Gennai Ao’s parents both live and work overseas, so she lives by herself. One day she receives a package via delivery drone, and assumes that it’s from her father. Inside the package is what looks like an anime figure called Gourai, a ‘Frame Arms Girl’, but turns out to be a little more than that. When she tries to handle the figure, Gourai comes to life and asks Ao to help assemble her armour.

After a lot of lengthy tutorials and Kotobukiya advertising, the two bond over looking through Ao’s old photobook. As Gourai apparently has the intelligence of a 10 year old child (…a weirdly intelligent and serious 10 year old child) she explains that she will be able to learn and grow the more time she spends with Ao, and tries to use the emotions she can see in the photos as a learning tool.

However soon two more packages arrive, also both Frame Arms Girls, except these girls are already ‘alive’ without Ao’s help. One of them challenges Gourai to a duel, and the two have a battle while Ao watches. Eventually Ao starts to give commands to Gourai, which causes her to win. The other Frame Arts Girls explain that they have been sent to collect data on Gourai, and that she is one of the many Gourais who have been sent to many different people – but for some reason only Ao’s was ‘activated’. They also tell her that they would like to continue collecting data on Gourai, and that Ao will be paid for her troubles.

This extended commercial actually -would- make me want a Frame Arms Girl if they really did move and talk on their own, but alas this is naught but blatant false advertising.

When we divide up who reviews what for First Impressions, a lot of it is done via lottery but we do sometimes choose a few on our own. Frame Arms Girl was one I specifically chose, because when I read the synopsis it reminded me a lot of Angelic Layer. Angelic Layer is still a very treasured series for me so I was curious to see how this compared. Well, it is kind of similar to Angelic Layer…if the angels in Angelic Layer were products you could actually buy, and the show didn’t even try to not be blatant advertising. I mean holy hell I expected advertising, but I didn’t expect it to this extent.

Frame Arm Girls are action figures from Kotobukiya that blend your standard otaku obsession with cute girls whose underwear are visible and mecha. And boy does this show want you to buy them. In fact, it’s so sure that you’re going to buy them that it includes a tutorial on how to assemble Gourai’s armour, told in this hilariously mechanical way of where to put each part. Gourai also has to explain to Ao all kinds of basics of figures and model-kitting, and there is one segment where she at length goes into a speil about the virtues of Kotobukiya brand hobby nippers. I get it, show. You want me to buy a Frame Arms Girl. But your advertising is also promising me that the girls are going to move and talk and be my friend, and I am 100% sure they don’t actually do that, so nice try.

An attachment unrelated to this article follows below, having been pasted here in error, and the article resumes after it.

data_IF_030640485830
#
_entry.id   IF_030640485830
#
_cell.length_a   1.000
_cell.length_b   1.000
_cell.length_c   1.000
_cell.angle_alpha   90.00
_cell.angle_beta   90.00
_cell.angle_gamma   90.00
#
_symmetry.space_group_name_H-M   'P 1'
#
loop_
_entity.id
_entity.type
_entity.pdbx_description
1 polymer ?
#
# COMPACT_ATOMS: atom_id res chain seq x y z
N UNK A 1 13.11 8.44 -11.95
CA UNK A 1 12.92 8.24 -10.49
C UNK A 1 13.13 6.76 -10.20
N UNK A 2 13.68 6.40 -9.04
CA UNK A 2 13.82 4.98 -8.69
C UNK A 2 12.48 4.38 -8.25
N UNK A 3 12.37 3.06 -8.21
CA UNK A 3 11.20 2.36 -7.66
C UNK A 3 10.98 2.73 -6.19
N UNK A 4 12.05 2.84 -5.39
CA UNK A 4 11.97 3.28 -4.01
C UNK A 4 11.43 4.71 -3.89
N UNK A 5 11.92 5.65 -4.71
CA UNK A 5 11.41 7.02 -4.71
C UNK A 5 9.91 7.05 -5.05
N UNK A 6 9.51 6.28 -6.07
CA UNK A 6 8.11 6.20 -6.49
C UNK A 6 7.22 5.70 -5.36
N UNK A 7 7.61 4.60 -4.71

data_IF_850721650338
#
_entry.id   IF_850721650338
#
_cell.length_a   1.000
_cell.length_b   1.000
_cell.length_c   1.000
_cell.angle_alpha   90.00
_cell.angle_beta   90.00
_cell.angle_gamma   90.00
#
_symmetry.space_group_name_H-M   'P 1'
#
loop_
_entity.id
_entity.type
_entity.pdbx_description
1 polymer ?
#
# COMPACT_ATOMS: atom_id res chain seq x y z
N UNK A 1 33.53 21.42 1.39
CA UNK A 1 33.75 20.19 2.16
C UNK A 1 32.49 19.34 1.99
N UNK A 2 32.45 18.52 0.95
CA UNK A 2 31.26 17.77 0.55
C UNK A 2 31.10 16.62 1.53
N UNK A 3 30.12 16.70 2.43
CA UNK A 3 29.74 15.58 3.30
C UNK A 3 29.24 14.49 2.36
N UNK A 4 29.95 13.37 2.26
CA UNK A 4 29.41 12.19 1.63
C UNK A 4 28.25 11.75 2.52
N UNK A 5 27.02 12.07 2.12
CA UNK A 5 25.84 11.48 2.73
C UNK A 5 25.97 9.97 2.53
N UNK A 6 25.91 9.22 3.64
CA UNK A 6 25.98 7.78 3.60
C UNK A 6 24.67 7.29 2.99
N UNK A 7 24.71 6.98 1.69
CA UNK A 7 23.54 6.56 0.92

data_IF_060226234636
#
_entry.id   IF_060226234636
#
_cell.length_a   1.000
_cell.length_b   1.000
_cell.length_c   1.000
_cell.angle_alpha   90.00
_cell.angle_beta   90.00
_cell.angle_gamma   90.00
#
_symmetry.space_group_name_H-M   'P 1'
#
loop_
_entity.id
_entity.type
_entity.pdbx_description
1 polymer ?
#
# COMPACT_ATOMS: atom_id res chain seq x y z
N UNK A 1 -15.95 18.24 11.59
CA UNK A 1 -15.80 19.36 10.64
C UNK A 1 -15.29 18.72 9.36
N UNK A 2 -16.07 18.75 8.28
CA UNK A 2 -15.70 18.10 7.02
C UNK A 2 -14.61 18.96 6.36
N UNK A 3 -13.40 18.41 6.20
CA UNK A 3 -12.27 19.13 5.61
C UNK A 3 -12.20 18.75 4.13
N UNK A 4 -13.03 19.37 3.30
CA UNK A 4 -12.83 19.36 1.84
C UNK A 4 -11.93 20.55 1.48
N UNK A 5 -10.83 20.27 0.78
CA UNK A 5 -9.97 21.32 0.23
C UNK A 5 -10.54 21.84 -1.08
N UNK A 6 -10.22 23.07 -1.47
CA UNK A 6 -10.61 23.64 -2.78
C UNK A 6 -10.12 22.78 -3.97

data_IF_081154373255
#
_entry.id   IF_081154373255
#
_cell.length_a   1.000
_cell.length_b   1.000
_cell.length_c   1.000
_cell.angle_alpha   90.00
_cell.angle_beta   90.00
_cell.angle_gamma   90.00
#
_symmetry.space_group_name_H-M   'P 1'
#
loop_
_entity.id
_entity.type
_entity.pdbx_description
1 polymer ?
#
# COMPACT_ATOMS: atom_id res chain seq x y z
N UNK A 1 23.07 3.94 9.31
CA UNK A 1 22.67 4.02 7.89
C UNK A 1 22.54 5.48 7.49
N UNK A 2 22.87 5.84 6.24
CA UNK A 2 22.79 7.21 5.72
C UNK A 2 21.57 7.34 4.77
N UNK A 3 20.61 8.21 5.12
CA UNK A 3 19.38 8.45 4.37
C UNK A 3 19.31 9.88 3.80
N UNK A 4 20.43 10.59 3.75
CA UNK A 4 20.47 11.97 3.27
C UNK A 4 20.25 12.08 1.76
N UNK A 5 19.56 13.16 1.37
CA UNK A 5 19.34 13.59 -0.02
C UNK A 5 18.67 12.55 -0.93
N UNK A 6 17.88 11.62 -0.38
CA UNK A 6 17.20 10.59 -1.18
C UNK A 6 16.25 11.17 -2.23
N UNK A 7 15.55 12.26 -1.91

I found Gourai to be pretty cute, and I liked watching the way she and Ao interact. But Ao herself is really not a very good character. Her entire personality is ‘lol whatever’. She gets bored of everything very quickly – she couldnt be bothered to assemble Gourai’s armour without being begged to, she even remarks that the Frame Arm Girls battles are probably going to get really boring to watch after a while, and she also couldnt be bothered to participate in whatever experiment is being conducted until she was offered money compensation. I guess that’s meant to be funny, but I just found her kind of annoying.

As for the animation, it employs the kind of interesting idea of having all the Frame Arms Girls and everything related to them (like the charger ports and armour pieces) be CGI, while all the human characters like Ao are traditionally animated. It’s an idea that works in theory in separating the human and ‘robot’ characters (I assume they’re robots) but in practice it only really works some of the time because the CGI is incredibly blatant and clashes kind of clunkily, and the battles are not very impressive at all.

I wouldn’t really call it bad, and the whole ‘tiny fighting girls’ thing is pretty adorable, especially how they interact with household  objects. I like dolls a lot,  and photos of the smaller types with regular human-sized things are really cute so that’s what it reminded me of and that probably contributed to the parts I did enjoy.  I would just enjoy it a lot more if I didn’t feel like I had Kotobukiya standing behind me and yelling to buy their products through a megaphone in my ear the entire time. Or if, y’know, the show didn’t go out of its way to tell us Gourai has the mind of a 10 year old while implying that plugging her in to charge her turns her on in the figurative sense and showing us her underwear every five seconds.

would someone please get these girls some pants

Out of 5,